His target isn't specifically the use of static equilibrium assumptions in economic models, but the view Ball gives is spot on for how most agent-based modellers and complexity thinkers view it. ABM and complexity are seen as "a pioneering break from a moribund Newtonian worldview" (Manson 2001 p.412), obviously superior to those silly static equilibria. Usually they will argue that's the case because it's `more realistic'. Hmm - so's Call of Duty 4, I'm not sure that makes it a better model of anything.
Slightly less flippantly: the models are never the problem. You try what you can and throw it at the wall of reality. Some things stick. Or, as Einstein put it, talking about physics: it's
"a logical system of thought which is in a state of evolution, whose basis cannot be distilled, as it were, from experience by an inductive method, but can only be arrived at by free invention. The justification (truth content) of the system rests in the verification of the derived propositions by sense experiences. The skeptic will say: `it may well be true that this system of equations is reasonable from a logical standpoint. But it does not prove that it corresponds to nature'. You are right, dear skeptic. Experience alone can decide on truth." (Quoted in Kaldor 1972 p.1239.)
Like I say: try what you can, throw it at reality. I'm not saying I'm any good at this - I have a definite tendency to prefer making little pretend worlds - but the point is, there's nothing intrinsically wrong with using static equilibrium as an assumption. Zamfir's quote made me happy thinking about it being used in a practical manner all over the place. In some situations it's useful, in others less so, in some it makes no sense at all. The point is how it's used (already rambled about that at some length).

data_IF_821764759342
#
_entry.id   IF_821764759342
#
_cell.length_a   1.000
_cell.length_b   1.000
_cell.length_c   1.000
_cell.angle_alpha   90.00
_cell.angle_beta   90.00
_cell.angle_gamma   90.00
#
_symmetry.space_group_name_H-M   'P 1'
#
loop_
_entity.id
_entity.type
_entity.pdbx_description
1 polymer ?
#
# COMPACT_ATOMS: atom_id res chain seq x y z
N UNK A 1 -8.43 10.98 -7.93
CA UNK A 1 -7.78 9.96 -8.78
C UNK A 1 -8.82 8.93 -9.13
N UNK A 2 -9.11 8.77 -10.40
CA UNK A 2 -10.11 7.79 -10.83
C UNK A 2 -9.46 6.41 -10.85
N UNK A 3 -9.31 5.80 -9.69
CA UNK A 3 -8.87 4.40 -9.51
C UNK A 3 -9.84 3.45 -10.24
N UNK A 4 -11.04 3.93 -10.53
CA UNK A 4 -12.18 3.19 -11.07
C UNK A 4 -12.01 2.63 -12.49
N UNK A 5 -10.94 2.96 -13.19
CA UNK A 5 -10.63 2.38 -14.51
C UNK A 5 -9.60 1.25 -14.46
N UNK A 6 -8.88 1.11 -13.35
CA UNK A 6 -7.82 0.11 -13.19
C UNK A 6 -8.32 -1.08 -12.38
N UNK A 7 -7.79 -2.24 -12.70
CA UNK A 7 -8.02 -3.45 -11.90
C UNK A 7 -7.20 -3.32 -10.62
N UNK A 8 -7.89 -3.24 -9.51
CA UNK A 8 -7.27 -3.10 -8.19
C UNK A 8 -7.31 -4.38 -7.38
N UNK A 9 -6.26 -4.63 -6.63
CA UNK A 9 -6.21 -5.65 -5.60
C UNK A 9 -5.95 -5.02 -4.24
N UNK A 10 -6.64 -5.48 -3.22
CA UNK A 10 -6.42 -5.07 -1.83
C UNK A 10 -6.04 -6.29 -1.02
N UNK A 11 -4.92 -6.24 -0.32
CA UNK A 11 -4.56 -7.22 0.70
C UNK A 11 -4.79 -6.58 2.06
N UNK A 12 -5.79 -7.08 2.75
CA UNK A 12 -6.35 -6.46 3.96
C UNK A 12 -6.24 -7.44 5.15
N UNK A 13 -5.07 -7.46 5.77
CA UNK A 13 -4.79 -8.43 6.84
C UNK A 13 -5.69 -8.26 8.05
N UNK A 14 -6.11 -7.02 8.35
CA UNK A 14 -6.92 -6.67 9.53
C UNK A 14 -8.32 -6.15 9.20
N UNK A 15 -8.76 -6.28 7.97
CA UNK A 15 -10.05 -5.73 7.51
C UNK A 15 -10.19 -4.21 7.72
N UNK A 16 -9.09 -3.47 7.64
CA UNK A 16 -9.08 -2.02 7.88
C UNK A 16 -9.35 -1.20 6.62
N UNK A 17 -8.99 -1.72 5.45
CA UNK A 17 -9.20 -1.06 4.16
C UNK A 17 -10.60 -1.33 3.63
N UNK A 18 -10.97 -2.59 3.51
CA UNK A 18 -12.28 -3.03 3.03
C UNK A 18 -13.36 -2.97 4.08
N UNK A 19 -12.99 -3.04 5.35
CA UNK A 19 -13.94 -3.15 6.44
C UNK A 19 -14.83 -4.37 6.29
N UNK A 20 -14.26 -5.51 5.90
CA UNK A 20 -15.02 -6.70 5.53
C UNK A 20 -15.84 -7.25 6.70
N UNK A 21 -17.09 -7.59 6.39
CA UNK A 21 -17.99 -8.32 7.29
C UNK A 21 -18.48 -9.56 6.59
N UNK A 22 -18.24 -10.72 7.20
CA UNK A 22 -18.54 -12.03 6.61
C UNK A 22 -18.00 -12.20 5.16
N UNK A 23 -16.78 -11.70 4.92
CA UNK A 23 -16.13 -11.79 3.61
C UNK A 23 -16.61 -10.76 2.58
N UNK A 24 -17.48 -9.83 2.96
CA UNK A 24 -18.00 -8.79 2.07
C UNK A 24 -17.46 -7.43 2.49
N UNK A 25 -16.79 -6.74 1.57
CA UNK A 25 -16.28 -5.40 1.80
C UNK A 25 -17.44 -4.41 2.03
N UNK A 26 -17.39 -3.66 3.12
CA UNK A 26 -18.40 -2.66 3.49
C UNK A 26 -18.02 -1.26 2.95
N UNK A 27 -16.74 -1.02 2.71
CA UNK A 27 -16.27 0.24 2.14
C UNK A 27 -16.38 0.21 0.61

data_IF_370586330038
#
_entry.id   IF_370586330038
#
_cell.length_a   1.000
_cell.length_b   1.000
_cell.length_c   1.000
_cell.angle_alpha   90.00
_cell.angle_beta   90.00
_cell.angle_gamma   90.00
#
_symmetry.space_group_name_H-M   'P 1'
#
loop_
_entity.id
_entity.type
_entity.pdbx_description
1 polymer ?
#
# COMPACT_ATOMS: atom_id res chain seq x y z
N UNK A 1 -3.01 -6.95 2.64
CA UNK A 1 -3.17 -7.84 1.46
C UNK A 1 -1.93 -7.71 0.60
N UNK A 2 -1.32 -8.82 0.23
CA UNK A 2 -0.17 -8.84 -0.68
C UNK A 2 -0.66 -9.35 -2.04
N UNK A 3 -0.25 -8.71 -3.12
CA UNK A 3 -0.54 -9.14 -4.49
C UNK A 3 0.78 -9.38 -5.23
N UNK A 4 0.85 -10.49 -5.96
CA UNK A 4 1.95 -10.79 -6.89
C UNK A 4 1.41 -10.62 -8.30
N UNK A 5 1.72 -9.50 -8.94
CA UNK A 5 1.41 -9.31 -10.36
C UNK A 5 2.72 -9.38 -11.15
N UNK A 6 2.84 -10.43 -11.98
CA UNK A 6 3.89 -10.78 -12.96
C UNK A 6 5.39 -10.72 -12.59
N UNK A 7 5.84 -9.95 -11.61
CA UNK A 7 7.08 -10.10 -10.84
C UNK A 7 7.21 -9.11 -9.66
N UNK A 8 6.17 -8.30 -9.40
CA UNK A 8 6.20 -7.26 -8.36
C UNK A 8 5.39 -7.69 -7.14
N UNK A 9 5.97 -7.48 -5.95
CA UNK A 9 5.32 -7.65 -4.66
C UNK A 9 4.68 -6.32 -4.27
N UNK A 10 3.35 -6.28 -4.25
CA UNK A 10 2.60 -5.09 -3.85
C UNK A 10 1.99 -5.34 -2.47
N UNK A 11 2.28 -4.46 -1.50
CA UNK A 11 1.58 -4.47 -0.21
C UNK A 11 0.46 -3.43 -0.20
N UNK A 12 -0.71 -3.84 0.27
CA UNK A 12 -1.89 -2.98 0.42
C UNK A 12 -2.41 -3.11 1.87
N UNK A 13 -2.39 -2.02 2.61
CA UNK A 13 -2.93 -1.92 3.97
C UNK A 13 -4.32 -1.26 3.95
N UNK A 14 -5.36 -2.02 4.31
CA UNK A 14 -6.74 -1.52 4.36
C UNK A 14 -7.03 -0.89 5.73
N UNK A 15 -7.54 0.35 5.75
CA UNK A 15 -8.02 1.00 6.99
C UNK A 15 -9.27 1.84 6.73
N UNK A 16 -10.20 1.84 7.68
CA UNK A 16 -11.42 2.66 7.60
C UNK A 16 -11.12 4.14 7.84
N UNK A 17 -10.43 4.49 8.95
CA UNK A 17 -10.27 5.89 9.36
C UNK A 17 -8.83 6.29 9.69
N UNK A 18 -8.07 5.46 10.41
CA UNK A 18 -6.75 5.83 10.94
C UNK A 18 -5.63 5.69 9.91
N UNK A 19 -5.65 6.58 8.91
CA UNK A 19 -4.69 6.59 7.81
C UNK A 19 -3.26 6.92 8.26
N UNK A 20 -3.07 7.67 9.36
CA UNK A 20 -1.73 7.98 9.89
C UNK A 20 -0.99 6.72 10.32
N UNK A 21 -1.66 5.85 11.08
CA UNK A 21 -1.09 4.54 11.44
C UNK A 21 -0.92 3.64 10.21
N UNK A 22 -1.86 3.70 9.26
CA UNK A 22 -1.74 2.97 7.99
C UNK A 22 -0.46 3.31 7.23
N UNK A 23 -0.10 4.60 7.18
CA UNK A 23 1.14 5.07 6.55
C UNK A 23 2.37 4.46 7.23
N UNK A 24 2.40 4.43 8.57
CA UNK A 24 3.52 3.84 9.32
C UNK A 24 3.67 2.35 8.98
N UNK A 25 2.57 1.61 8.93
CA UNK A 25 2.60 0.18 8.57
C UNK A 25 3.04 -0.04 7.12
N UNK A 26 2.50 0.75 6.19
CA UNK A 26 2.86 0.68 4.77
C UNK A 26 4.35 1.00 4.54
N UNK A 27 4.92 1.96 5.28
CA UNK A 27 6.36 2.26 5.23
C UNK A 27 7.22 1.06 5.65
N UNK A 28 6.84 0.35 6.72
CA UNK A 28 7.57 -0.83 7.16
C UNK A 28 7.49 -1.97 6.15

I have this notion there's a direct parallel to `emergence' in agent modelling. ABM is all about interaction: that's its basic structure and its main strength. The use of physics ideas in classical economics is its strength, but it's also what makes it brittle. The same is true for ABM. To be useful, you want your method to be able to help examine any number of different questions - but in ABM, it's easy to end up defaulting to Epstein's `if you didn’t grow it, you didn’t explain it' (Epstein 2006 p.xii) and thinking you've answered something. Di Paolo and Bullock nail that one: conflating emergence and explanation means whatever you were wanting to look at has been `brushed under the carpet of emergence' (Di Paolo et al. 2000 p.8).
This is somewhat reminiscent of the final deathstar scene in Return of the Jedi: ABM ends up nearly becoming the thing it hates most: wedded to an obsession with realism, it can no longer experiment or pursue a diverse range of questions. Actually, that didn't sound anything like Return of the Jedi.
Just started reading Manuel DeLanda's 'A New Philosophy of Society: Assemblage Theory and Social Complexity'161 - a brave title! But it's got me braincells going on a Monday, so it can't be all bad. He's immediately argued against reductionism at the micro and macro levels and started talking about things being 'more than the sum of their parts'. He proposes to take the reader on a journey through all the nested levels existing between micro and macro -
It is my hope that once the complexity of that forgotten territory between the micro and the macro is grasped at the visceral level, the intellectual habit to privilege one or the other extreme will become easier to break.
Digs are had at structuralists (macro-reductionists) and economists / social scientists who build theory on the individual, and aggregates thereof (micro-reductionists.) Oh, and Anthony Giddens (a 'meso-reductionist', apparently!)
Here's some Monday musings its caused, using Icosystem's Game and the genes of ants to bounce off.